One project of the USC Center for Religion and Civic Culture is the Pentecostal and Charismatic Research Initiative, which funded research in more than 20 countries. PCRI resources include the informative recent report, “Moved by the Spirit: Pentecostal and Charismatic Christianity in the Global South.” crcc.usc.edu/pcri

Hope and Healing
The documentary film The Adventists 2 looks at health care in the developing world and Seventh-day Adventist medical missions in Haiti, the Amazon, Malawi, China, Peru, and the Dominican Republic. A sequel to the award-winning film The Adventists, which looked at the body-mind-spirit connections of Adventists. journeyfilms.com

A Light for the World
Get international and justice-minded perspectives on the Sunday scripture readings from Catholic sisters, priests, brothers, and lay missioners in A Maryknoll Liturgical Year: Reflections on the Readings for Year A, edited by Judy Coode and Kathy McNeely. Orbis

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The Parameters We Prefer Jesus to Work Under

Jesus healing the lepers, © Daniel W. Erlander, http://danerlander.com
Jesus healing the lepers, © Daniel W. Erlander, http://danerlander.com

I have to say, one of my very favorite things about Jesus is how he does whatever he wants to and could really give a hell about how other people feel about it. Yeah. I just find that endearing — especially when he irritates the nice religious people. That’s secretly my favorite.

In our Gospel text for today Jesus is teaching in the synagogue on a Sabbath when he sees a woman with a crippled back. He saw her, called her over and said “Woman you are set free from your ailment.” He reached out and touched her and she stood upright for the first time in 18 years and praised God — which seems like a win. Except for that then the leader of the synagogue throws a little tizzy about how that kind of thing should not be happening on the Sabbath. Further proof that super religious people can just be so helpful, can’t they?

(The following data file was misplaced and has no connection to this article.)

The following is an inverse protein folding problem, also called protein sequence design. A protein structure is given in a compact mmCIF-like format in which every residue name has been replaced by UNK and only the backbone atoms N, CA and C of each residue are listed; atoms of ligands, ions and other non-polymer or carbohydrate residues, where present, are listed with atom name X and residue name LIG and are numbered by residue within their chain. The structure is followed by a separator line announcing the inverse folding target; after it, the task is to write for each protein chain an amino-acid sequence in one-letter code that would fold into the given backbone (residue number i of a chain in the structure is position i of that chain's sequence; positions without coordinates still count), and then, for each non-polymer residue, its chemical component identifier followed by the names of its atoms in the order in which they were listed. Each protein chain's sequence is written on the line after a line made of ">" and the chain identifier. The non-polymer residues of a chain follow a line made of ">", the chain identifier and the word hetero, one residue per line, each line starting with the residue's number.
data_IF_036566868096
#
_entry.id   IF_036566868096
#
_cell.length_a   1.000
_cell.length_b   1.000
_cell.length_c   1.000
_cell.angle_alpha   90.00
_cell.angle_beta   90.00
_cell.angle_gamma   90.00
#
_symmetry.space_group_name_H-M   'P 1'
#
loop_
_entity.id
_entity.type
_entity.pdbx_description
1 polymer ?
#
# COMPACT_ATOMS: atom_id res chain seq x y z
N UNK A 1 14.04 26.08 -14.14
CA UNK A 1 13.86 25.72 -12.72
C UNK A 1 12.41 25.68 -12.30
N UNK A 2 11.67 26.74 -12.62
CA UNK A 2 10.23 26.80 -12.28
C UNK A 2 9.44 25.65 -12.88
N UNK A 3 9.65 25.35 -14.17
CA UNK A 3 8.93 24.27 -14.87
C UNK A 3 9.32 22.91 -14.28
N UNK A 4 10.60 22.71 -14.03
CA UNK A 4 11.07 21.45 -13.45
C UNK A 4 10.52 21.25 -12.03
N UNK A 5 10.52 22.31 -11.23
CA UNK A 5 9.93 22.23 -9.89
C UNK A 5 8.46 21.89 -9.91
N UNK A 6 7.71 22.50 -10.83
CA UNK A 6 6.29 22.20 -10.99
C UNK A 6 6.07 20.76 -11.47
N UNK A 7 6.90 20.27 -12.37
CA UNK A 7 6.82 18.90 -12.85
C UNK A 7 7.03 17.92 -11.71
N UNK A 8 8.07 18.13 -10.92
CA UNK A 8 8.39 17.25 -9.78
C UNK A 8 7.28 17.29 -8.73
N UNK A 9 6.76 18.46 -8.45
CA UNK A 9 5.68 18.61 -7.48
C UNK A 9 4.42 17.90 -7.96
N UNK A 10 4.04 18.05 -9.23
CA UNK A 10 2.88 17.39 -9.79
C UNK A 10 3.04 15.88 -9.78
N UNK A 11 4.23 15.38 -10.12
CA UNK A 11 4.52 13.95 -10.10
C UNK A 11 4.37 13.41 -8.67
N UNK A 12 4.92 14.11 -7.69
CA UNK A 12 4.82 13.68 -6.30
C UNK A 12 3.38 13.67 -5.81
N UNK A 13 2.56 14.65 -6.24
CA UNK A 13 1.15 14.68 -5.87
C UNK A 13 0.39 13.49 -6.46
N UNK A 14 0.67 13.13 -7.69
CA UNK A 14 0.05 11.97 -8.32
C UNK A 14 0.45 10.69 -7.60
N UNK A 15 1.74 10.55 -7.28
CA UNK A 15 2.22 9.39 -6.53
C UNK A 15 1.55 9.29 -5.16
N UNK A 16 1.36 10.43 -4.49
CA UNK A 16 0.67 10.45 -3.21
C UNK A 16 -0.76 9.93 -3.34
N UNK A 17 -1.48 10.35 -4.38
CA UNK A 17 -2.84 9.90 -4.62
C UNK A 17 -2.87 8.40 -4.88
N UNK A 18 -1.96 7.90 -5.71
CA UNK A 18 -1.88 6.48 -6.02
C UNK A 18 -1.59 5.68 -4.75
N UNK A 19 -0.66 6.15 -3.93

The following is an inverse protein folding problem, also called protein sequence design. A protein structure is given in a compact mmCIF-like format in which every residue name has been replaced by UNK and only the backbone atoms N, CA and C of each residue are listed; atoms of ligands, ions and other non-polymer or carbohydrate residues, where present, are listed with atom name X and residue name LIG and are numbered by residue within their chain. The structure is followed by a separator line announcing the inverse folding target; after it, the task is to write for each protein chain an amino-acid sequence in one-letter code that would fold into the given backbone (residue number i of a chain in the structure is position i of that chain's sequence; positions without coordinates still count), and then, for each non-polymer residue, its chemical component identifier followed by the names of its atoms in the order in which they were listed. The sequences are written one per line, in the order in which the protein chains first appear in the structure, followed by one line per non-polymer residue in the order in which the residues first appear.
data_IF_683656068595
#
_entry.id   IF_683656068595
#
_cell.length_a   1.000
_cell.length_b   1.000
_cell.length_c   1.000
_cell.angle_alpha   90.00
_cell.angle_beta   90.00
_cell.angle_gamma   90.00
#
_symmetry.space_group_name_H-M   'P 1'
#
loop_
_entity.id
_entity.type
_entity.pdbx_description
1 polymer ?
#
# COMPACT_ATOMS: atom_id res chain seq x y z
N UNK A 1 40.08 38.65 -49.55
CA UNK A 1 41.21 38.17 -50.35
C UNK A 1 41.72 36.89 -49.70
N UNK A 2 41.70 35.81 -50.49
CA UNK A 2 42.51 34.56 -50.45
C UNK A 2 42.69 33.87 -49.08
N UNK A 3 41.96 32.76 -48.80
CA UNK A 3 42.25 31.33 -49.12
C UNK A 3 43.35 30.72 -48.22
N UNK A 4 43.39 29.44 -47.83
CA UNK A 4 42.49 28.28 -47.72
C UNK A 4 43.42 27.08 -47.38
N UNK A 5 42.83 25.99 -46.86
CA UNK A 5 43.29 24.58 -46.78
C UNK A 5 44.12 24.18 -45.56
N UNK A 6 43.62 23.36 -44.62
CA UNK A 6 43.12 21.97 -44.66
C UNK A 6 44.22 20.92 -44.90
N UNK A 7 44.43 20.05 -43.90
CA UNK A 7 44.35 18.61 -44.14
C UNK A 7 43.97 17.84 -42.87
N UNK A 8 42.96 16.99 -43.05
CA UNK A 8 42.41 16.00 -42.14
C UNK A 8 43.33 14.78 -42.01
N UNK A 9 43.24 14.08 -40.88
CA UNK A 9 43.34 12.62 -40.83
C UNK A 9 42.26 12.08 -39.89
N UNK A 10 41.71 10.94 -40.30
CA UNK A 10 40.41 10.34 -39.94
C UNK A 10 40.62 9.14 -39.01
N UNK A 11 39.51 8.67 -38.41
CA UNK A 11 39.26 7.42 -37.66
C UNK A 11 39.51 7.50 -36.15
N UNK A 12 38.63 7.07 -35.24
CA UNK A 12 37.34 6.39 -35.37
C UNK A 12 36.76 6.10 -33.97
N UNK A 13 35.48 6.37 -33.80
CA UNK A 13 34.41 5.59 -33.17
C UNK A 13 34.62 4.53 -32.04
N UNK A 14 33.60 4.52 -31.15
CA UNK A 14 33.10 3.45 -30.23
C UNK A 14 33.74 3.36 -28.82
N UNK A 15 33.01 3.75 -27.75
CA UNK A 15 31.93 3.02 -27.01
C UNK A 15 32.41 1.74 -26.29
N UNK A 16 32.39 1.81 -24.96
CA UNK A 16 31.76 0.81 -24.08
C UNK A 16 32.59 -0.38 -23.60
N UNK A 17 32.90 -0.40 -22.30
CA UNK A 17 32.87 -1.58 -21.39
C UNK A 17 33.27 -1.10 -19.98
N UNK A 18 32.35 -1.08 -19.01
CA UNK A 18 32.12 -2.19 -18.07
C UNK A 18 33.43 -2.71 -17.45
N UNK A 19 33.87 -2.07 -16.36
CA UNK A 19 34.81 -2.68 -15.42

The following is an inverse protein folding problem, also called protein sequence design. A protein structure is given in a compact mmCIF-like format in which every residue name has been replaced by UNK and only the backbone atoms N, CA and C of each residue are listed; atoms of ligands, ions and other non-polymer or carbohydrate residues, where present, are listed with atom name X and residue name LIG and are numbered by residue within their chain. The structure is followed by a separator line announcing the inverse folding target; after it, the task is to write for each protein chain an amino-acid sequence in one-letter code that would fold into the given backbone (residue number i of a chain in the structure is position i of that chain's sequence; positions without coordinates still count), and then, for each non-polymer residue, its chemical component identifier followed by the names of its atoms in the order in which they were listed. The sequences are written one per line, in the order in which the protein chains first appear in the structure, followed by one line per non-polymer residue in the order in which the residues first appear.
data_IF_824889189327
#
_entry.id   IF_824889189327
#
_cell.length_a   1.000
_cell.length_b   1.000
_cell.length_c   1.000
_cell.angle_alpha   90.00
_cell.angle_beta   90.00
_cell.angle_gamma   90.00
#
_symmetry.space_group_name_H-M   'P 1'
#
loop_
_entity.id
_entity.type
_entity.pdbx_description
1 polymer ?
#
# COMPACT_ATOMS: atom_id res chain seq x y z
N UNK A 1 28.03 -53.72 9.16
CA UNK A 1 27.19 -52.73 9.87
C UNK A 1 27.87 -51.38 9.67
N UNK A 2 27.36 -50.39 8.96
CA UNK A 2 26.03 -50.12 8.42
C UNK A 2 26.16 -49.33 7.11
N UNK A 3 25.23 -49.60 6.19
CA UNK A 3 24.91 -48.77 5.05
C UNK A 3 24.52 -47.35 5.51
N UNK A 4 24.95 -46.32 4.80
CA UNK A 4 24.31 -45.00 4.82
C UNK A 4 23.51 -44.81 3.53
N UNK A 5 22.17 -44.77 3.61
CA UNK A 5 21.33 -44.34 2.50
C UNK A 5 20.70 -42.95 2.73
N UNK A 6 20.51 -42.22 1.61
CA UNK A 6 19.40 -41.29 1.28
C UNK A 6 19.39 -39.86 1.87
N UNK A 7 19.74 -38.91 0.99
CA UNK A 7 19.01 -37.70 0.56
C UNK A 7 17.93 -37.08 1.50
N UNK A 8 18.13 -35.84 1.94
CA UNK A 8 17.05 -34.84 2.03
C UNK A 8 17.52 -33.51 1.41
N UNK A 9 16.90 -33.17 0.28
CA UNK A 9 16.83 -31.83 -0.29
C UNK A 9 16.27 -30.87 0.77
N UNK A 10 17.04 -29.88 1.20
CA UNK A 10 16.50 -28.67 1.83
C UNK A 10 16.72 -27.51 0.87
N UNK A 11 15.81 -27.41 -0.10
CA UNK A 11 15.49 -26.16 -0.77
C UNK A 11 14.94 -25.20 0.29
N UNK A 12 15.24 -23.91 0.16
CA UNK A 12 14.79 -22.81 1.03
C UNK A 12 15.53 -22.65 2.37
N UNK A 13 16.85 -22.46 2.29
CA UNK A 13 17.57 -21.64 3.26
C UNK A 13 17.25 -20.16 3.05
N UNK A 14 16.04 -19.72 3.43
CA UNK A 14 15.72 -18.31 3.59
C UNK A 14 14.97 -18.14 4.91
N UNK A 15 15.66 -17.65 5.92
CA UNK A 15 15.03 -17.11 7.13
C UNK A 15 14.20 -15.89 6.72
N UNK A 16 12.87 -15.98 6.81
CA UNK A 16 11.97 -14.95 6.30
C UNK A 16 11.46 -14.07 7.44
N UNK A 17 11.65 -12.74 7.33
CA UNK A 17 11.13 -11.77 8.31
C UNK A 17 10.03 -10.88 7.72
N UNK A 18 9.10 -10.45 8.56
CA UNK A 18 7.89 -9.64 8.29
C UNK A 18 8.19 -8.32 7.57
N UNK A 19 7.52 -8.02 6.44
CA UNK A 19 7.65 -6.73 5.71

Especially when they seem to value parameters over people – which should sound like a familiar story …

Stories of churches denying your call to ministry because you fall outside the parameters of which gender is allowed to be ordained and stories of churches denying you the Eucharist because you fall outside the parameters of what kind of sexual orientation is allowed to receive the means of grace and stories of churches denying you a place in community because you just weren’t sure if you believed in God and that falls outside the parameters of doctrinal purity – well, these kind of stories are sadly bordering on cliché around here. We hear them all the time.

The Church of the Long Haul

WHICH SCRIPTURES WILL our biases tempt us to sidestep this month? Perhaps 2 Timothy? Not usually the favorite of radicals. Whether actually written by Paul just before his death or worked up later by followers, the letter has a certain poignancy, suggesting the waning of Christianity’s pioneer phase. The church is in for the long haul. Its faith needs to find forms that can be transmitted across generations. It needs patient leadership that will be consistent in the face of inauthentic mutations of the gospel, religious imposters, and the distraction of futile controversies—hence the emphasis on sound teaching, the internalized treasure of the creed.

Let’s honor this recognition within scripture itself that the gospel needs institutions. The church must even risk banality in some of its teaching practices. A great interpreter of the Christian mystical tradition, Friedrich von Hügel, invites us to respect the way radical teachings have to be given forms that can be handled by regular folks, not geniuses. “Is there not a pathetic instruction in watching the insertion of the copper alloy into the pure gold ... that is, a metal sufficiently resistant to the clumsy handling of the multitude to be able to persist in the transmission of a value, and indeed a precise value, even though it be not the highest. There is surely a pathos here most thoroughly characteristic of the abiding limitations and homely needs of our poor humanity.”